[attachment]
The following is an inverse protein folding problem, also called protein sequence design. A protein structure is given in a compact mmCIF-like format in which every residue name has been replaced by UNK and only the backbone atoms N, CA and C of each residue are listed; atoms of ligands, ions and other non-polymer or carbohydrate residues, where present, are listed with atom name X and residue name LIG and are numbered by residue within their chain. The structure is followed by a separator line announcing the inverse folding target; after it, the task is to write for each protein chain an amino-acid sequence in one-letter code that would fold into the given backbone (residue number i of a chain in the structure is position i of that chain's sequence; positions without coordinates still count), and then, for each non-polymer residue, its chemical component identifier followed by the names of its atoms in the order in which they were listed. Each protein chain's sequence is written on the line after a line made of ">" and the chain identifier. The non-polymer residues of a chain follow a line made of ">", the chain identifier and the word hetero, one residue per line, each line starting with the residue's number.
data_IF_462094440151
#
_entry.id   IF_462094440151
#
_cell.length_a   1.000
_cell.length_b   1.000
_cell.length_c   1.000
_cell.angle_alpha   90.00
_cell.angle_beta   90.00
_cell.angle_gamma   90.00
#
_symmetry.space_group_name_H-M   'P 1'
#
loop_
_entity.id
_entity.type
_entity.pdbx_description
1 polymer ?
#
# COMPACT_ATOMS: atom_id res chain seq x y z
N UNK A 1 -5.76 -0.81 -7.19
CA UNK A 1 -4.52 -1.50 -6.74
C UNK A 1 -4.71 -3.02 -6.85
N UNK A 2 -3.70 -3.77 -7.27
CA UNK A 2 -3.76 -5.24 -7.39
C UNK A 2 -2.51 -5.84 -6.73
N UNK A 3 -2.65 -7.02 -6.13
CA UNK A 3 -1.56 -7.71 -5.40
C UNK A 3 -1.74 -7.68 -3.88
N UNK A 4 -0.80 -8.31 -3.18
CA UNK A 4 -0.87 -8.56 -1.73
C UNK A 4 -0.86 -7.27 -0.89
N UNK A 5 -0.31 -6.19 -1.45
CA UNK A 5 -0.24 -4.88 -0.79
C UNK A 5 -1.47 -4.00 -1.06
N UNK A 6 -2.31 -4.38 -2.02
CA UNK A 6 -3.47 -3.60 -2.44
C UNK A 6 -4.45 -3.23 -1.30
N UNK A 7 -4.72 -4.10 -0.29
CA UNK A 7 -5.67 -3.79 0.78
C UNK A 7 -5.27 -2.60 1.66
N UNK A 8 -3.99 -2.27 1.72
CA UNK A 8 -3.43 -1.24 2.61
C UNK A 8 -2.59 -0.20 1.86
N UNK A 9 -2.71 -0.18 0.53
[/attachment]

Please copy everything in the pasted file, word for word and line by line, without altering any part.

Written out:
The following is an inverse protein folding problem, also called protein sequence design. A protein structure is given in a compact mmCIF-like format in which every residue name has been replaced by UNK and only the backbone atoms N, CA and C of each residue are listed; atoms of ligands, ions and other non-polymer or carbohydrate residues, where present, are listed with atom name X and residue name LIG and are numbered by residue within their chain. The structure is followed by a separator line announcing the inverse folding target; after it, the task is to write for each protein chain an amino-acid sequence in one-letter code that would fold into the given backbone (residue number i of a chain in the structure is position i of that chain's sequence; positions without coordinates still count), and then, for each non-polymer residue, its chemical component identifier followed by the names of its atoms in the order in which they were listed. Each protein chain's sequence is written on the line after a line made of ">" and the chain identifier. The non-polymer residues of a chain follow a line made of ">", the chain identifier and the word hetero, one residue per line, each line starting with the residue's number.
data_IF_462094440151
#
_entry.id   IF_462094440151
#
_cell.length_a   1.000
_cell.length_b   1.000
_cell.length_c   1.000
_cell.angle_alpha   90.00
_cell.angle_beta   90.00
_cell.angle_gamma   90.00
#
_symmetry.space_group_name_H-M   'P 1'
#
loop_
_entity.id
_entity.type
_entity.pdbx_description
1 polymer ?
#
# COMPACT_ATOMS: atom_id res chain seq x y z
N UNK A 1 -5.76 -0.81 -7.19
CA UNK A 1 -4.52 -1.50 -6.74
C UNK A 1 -4.71 -3.02 -6.85
N UNK A 2 -3.70 -3.77 -7.27
CA UNK A 2 -3.76 -5.24 -7.39
C UNK A 2 -2.51 -5.84 -6.73
N UNK A 3 -2.65 -7.02 -6.13
CA UNK A 3 -1.56 -7.71 -5.40
C UNK A 3 -1.74 -7.68 -3.88
N UNK A 4 -0.80 -8.31 -3.18
CA UNK A 4 -0.87 -8.56 -1.73
C UNK A 4 -0.86 -7.27 -0.89
N UNK A 5 -0.31 -6.19 -1.45
CA UNK A 5 -0.24 -4.88 -0.79
C UNK A 5 -1.47 -4.00 -1.06
N UNK A 6 -2.31 -4.38 -2.02
CA UNK A 6 -3.47 -3.60 -2.44
C UNK A 6 -4.45 -3.23 -1.30
N UNK A 7 -4.72 -4.10 -0.29
CA UNK A 7 -5.67 -3.79 0.78
C UNK A 7 -5.27 -2.60 1.66
N UNK A 8 -3.99 -2.27 1.72
CA UNK A 8 -3.43 -1.24 2.61
C UNK A 8 -2.59 -0.20 1.86
N UNK A 9 -2.71 -0.18 0.53